You’ve heard the news by now. MLB has taken over the Dodgers day-to-day operations, wresting it from Frank McCourt, who nearly had to take a $30 million loan to meet payroll obligations.
Amazin Avenue has a great breakdown of teams in similar dire circumstances and there are two major examples: the Expos in 2001 and the Rangers in 2009. The Expos owner at the time, though (one Jeffrey Loria), up and left the team and no one was willing to buy them and the Rangers situation wasn’t dire enough to force MLB to control the team (though Selig threatened it. More about the Expos from that Amazin’ article:
In 1999, art dealer Jeff Loria bought the team and made things worse with bad personnel moves (spending way too much on middling free agents like Hideki Irabu) and worse business moves (failing to secure English language broadcast rights). He also failed to secure public funding for a new ballpark in downtown Montreal, and rumblings that the team would be moved began in earnest.
In other words, terrible, costly moves cost the team more money which was eventually the reason the team moved to DC (damn you, Loria).
The Dodgers do have some things going for them, so this won’t be as brutal as the Expos, but it won’t be as seamless as the Rangers.
So what’s the first thing that’ll happen?
Cost-cutting. And yes, we’re talking about the MLB payroll.
It certainly won’t be pretty, but the only young, talented player the Dodgers lose to FA after this season is Jonathan Broxton. That’s the fortunate thing. The bad news is that Rafael Furcal, Casey Blake, Jamey Carroll, Hiroki Kuroda, Jon Garland and Vicente Padilla will be gone too. That’s three position spots to fill and two starters.
The line up will look like this:
C AJ Ellis/Barajas again?
2B Uribe/Ivan DeJesus
3B Uribe/cheap FA guy
LF Sands/Tony Gwynn Jr.
SP Fill-in/de la Rosa?
RPs staying for sure: Blake Hawksworth, Kenley Jansen, Hong-Chih Kuo, Matt Guerrier.
Which, effectively, isn’t all that bad. Really depends on the replacement players that are brought in.
In the event of a freaking panic fire sale, which isn’t altogether likely, but not out of the picture, things get more complicated.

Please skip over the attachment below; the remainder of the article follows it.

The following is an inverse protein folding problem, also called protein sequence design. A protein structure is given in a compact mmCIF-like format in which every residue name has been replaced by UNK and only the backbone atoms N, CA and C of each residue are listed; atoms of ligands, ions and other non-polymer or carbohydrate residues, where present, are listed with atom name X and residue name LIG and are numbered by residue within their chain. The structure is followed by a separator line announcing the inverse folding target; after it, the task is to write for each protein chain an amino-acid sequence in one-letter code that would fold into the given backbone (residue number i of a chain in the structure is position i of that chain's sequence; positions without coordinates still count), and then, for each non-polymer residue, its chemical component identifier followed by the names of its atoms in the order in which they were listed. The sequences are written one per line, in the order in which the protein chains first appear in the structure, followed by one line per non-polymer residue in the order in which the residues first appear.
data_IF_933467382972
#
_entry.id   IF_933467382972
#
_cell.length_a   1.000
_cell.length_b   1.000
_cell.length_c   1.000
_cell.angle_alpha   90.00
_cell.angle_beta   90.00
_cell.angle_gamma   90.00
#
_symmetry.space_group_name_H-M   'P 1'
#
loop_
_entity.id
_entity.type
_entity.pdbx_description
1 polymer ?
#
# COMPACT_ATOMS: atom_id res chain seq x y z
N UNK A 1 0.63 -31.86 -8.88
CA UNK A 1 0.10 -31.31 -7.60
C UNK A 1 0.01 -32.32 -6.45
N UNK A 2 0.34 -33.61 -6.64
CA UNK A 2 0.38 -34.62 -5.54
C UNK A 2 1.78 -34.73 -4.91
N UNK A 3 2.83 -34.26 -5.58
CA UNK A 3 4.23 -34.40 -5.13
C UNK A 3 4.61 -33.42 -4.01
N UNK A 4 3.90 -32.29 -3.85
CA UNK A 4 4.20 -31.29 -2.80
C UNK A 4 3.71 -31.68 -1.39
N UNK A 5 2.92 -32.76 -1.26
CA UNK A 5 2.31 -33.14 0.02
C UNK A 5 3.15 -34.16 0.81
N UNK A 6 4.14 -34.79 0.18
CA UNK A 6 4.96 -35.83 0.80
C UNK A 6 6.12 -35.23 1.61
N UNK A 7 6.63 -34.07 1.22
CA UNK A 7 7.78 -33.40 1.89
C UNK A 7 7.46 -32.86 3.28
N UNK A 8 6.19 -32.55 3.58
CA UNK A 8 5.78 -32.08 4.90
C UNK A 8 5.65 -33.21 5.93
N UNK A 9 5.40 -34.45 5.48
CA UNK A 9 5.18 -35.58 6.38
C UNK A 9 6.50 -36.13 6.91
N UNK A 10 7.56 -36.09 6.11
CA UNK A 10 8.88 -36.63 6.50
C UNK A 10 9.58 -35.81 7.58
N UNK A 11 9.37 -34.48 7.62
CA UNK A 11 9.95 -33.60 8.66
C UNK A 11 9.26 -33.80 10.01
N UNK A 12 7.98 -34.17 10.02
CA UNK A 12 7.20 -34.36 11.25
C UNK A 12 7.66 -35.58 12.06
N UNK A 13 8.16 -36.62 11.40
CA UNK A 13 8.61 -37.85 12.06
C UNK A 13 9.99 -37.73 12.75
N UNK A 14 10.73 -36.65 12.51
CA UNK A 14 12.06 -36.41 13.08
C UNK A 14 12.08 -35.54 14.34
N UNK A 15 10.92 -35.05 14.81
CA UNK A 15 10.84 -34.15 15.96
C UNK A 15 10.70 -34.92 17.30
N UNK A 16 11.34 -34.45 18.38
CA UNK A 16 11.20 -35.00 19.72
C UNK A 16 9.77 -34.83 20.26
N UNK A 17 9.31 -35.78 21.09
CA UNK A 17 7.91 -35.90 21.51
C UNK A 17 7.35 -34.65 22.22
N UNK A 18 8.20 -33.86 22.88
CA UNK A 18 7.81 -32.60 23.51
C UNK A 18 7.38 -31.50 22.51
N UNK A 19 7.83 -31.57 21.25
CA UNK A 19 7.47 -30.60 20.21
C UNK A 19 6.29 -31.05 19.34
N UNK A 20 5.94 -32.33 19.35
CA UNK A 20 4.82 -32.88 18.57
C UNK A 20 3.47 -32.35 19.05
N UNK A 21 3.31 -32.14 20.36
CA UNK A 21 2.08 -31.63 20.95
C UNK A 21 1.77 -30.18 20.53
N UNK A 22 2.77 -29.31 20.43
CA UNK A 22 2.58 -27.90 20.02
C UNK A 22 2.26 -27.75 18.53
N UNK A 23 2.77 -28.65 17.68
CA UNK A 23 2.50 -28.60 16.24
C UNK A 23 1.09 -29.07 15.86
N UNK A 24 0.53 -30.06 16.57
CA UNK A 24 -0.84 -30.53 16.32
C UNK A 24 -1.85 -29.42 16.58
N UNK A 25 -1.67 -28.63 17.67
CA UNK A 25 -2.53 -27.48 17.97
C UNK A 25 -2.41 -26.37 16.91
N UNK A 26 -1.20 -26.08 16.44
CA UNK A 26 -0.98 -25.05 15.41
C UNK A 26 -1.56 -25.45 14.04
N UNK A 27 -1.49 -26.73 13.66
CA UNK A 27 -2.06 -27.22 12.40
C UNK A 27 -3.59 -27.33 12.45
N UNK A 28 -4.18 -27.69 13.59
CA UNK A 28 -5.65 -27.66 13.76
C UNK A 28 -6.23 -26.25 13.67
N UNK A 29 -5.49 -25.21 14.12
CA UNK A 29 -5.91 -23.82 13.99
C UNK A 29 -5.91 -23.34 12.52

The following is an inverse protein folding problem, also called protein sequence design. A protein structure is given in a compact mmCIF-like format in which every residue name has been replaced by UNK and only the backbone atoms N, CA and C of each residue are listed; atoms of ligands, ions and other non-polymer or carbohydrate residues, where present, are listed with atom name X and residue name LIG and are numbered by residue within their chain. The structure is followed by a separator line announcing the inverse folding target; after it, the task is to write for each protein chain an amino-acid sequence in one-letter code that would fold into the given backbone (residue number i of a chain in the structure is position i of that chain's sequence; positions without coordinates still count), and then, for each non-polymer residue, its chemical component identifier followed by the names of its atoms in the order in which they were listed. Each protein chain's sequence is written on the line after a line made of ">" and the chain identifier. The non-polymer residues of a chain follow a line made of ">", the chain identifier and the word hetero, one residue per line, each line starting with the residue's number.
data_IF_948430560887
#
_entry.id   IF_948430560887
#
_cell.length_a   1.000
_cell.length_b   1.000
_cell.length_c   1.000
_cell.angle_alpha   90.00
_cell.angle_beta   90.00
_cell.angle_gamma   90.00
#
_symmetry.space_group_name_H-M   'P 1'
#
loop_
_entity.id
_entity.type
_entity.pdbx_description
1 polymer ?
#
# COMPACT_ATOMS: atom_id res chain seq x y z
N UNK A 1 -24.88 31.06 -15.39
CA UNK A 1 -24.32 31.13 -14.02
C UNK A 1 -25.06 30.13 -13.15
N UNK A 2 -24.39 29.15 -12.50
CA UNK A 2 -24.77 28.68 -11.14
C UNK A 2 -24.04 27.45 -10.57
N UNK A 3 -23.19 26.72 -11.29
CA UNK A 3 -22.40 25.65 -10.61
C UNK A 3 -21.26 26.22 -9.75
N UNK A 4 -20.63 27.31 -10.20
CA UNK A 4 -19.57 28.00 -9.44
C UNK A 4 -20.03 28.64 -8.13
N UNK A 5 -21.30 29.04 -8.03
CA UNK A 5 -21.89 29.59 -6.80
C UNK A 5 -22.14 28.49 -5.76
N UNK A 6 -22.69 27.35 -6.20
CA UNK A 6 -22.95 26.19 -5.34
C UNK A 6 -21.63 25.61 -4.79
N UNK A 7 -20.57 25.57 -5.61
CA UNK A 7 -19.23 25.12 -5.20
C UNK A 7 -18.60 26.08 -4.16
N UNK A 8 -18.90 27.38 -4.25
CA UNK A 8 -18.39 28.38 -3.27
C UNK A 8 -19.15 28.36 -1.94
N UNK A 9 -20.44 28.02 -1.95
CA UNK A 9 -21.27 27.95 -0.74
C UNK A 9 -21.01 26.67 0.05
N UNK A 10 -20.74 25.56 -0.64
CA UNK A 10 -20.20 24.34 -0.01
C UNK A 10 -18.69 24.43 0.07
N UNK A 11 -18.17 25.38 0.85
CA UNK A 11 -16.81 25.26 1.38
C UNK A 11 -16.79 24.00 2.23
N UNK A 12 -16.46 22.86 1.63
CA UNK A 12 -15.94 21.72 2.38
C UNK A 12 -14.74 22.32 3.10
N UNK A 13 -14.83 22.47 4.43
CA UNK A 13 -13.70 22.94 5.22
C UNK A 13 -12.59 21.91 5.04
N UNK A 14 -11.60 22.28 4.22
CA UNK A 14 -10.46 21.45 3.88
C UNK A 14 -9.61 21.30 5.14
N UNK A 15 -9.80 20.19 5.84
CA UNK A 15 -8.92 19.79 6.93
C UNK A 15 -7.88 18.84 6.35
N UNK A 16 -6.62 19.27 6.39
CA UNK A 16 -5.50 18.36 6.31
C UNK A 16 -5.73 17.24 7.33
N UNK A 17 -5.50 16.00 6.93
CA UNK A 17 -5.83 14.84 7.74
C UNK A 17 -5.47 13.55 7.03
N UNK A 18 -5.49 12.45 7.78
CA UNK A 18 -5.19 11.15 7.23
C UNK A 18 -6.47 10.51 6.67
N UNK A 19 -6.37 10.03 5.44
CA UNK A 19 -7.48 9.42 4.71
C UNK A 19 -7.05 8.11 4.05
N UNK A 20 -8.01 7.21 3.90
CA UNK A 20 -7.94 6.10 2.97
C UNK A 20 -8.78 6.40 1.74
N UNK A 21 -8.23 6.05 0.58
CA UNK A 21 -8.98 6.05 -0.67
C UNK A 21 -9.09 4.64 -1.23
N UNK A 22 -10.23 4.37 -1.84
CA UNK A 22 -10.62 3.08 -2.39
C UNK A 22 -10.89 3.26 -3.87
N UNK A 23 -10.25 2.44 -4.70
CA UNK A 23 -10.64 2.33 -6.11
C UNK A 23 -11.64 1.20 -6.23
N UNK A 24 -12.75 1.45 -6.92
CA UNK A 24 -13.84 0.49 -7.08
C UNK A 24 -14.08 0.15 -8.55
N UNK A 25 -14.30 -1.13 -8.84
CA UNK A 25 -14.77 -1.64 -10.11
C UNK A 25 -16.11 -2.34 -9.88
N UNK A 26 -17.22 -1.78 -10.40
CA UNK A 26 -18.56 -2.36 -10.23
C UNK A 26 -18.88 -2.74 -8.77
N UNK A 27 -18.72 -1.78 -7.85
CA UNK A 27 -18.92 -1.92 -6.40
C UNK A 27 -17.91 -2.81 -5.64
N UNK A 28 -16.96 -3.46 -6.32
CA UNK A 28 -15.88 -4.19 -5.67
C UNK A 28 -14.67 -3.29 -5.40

Of those that are going to arbitration this coming off-season:
Tony Gwynn Jr.
Arb 3 (final year)
In the 2011 year, Rafael Furcal is making the most money ($13 million), followed by Kuroda ($12 million), Ethier ($9.5), Lilly ($8.2) and Kemp ($7.1).
Of people who’ll potentially be back in 2012, Lilly is the biggest money maker at $11.5 million–whether he gets traded until then remains to be seen. Ethier’s the second biggest in the group (likely $10 mil in 2012). After that, Billingsley (9 mil), then Uribe (8 mil), then Kemp (likely > 7.1 mil).
I know almost everyone who’s a fan of the Dodgers is praying for Uribe to be traded off, but that’s not happening for two reasons: 1) nobody goddamn wants him for that price tag and you’re delusional if you think otherwise and 2) organizational depth is shallowest at the three positions Uribe plays: 2B, SS and 3B.
On the flipside, it won’t be too hard to keep Kemp and Kershaw, the only problem is they’ll be the easiest to trade. Colletti will get the most phone calls about them and Kemp is the easier of the two to let go because he’ll be making more in 2012. Yes, this sucks. But Colletti has stuck to his guns on Kemp, so while I’d understand Kemp being traded away, I’d still be shocked if it happened.
Assuming the team’s core sticks together for next year, with all of the arbitration payoffs, the team’s payroll will likely be at $65-70 million, which is still too much, but trading away one of Ethier or Billingsley will balance that to about $60 million. Add in a few minor league players and some waiver wire acquisitions and you have a full major league roster. The only real problem with this is if McCourt was so highly leveraged that the team still had to make payments on his debts, but declaring bankruptcy would be a good start in that case.
With market sharing, ticket sales and TV revenues, that’ll put the team into the manageable payroll area until the end of 2012, when basically everyone on the team is a free agent.
After that is complete chaos, but let’s hope it doesn’t get to that.
The best solution is clearly getting potential buyers organized ASAP and have the team sold by January 1, 2012.
In conclusion, it’s possible that an MLB-run Dodgers squad can at least keep together the best players on the squad for the next year and maybe a bit more–at least ideally. But in practice, that’s a little more difficult. The three big questions are:
- How fast is MLB going to act to cut costs? (The answer is probably immediately)
- How dramatic will those cuts be?
- And what will be the market be for trading away players?
I get the feeling the market for pitchers will be better than the market for OFs at the trade deadline or even before it. Of major contenders this year, the Giants and Phils seem to be the only two with a solidified staff. Meanwhile, the Rockies, Braves, Rangers, Yankees, Rays, White Sox, Twins and Tigers could use an SP of Kuroda or Lilly’s stature down the stretch.
So players who are likely gone: Lilly, Kuroda
Players who probably are gone: Ethier, Uribe (if anybody will take him)
Players who might be gone, but probably not: Billingsley, Kemp
Players who are staying: Kershaw, James Loney, Jerry Sands
It seems the Dodgers’ scouting has served them well.
These cost-cutting measures also mean the team will draft at slot, which hurts Logan White and Dejon Watson quite a bit, but hopefully it’ll be only for one year.